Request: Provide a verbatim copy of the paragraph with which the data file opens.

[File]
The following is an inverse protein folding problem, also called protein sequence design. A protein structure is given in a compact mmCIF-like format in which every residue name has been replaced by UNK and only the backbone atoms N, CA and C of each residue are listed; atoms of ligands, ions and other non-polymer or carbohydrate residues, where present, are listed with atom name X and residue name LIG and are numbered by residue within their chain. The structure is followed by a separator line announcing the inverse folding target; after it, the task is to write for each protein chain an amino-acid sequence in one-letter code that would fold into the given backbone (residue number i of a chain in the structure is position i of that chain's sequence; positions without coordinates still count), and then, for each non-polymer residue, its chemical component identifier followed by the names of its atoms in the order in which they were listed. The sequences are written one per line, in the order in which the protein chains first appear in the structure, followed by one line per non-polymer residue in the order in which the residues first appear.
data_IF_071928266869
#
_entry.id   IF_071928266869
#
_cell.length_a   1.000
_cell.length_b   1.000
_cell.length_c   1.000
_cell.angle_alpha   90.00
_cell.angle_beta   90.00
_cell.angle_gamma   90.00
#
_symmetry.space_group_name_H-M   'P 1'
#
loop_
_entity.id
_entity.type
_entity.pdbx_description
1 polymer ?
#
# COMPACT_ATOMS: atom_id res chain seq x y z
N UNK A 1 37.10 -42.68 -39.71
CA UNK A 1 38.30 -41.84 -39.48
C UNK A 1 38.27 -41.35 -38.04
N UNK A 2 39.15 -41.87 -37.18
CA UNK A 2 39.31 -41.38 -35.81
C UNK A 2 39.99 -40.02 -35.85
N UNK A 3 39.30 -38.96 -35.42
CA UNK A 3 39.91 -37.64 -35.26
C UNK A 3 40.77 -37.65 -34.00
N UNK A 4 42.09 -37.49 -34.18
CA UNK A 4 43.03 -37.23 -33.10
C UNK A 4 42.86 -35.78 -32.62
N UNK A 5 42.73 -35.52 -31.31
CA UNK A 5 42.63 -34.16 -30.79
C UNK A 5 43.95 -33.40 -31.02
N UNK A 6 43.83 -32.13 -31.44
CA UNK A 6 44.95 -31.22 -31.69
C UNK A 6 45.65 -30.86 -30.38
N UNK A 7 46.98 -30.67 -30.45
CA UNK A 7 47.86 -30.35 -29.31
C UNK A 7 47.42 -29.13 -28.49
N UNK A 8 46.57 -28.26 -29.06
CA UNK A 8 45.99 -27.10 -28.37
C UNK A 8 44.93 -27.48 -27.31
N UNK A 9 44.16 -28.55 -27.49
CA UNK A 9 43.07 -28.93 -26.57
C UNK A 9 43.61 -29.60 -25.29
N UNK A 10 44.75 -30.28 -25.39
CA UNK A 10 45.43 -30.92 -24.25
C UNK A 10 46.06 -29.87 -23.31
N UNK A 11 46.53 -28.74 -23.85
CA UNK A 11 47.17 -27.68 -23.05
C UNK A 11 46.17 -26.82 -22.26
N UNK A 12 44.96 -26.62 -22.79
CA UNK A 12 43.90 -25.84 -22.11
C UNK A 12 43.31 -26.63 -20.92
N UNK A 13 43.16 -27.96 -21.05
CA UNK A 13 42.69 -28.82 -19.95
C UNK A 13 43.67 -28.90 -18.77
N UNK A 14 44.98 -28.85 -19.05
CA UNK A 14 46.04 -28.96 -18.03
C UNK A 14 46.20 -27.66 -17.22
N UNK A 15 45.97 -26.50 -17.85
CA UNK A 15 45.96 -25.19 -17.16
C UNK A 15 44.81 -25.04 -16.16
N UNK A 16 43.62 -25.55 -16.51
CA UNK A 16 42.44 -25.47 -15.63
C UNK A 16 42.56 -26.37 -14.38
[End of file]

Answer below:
The following is an inverse protein folding problem, also called protein sequence design. A protein structure is given in a compact mmCIF-like format in which every residue name has been replaced by UNK and only the backbone atoms N, CA and C of each residue are listed; atoms of ligands, ions and other non-polymer or carbohydrate residues, where present, are listed with atom name X and residue name LIG and are numbered by residue within their chain. The structure is followed by a separator line announcing the inverse folding target; after it, the task is to write for each protein chain an amino-acid sequence in one-letter code that would fold into the given backbone (residue number i of a chain in the structure is position i of that chain's sequence; positions without coordinates still count), and then, for each non-polymer residue, its chemical component identifier followed by the names of its atoms in the order in which they were listed. The sequences are written one per line, in the order in which the protein chains first appear in the structure, followed by one line per non-polymer residue in the order in which the residues first appear.